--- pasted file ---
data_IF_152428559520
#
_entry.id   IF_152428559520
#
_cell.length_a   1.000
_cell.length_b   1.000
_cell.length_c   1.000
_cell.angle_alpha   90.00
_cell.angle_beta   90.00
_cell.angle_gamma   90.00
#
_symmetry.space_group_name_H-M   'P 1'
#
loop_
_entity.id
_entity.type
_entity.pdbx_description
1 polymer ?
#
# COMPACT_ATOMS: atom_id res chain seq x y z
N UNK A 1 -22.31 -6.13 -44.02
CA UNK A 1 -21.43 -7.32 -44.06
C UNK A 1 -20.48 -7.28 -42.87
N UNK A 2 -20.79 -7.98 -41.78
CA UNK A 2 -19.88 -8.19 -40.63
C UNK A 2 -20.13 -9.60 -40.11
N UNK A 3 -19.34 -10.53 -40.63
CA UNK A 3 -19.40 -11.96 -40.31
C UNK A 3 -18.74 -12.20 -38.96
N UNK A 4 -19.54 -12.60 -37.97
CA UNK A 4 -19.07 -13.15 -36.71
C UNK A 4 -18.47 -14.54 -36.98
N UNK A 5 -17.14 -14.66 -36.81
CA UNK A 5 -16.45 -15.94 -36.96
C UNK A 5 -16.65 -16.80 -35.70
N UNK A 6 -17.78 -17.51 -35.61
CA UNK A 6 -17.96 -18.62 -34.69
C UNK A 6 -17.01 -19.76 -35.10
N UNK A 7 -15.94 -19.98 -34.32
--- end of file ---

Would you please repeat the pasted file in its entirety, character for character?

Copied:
data_IF_152428559520
#
_entry.id   IF_152428559520
#
_cell.length_a   1.000
_cell.length_b   1.000
_cell.length_c   1.000
_cell.angle_alpha   90.00
_cell.angle_beta   90.00
_cell.angle_gamma   90.00
#
_symmetry.space_group_name_H-M   'P 1'
#
loop_
_entity.id
_entity.type
_entity.pdbx_description
1 polymer ?
#
# COMPACT_ATOMS: atom_id res chain seq x y z
N UNK A 1 -22.31 -6.13 -44.02
CA UNK A 1 -21.43 -7.32 -44.06
C UNK A 1 -20.48 -7.28 -42.87
N UNK A 2 -20.79 -7.98 -41.78
CA UNK A 2 -19.88 -8.19 -40.63
C UNK A 2 -20.13 -9.60 -40.11
N UNK A 3 -19.34 -10.53 -40.63
CA UNK A 3 -19.40 -11.96 -40.31
C UNK A 3 -18.74 -12.20 -38.96
N UNK A 4 -19.54 -12.60 -37.97
CA UNK A 4 -19.07 -13.15 -36.71
C UNK A 4 -18.47 -14.54 -36.98
N UNK A 5 -17.14 -14.66 -36.81
CA UNK A 5 -16.45 -15.94 -36.96
C UNK A 5 -16.65 -16.80 -35.70
N UNK A 6 -17.78 -17.51 -35.61
CA UNK A 6 -17.96 -18.62 -34.69
C UNK A 6 -17.01 -19.76 -35.10
N UNK A 7 -15.94 -19.98 -34.32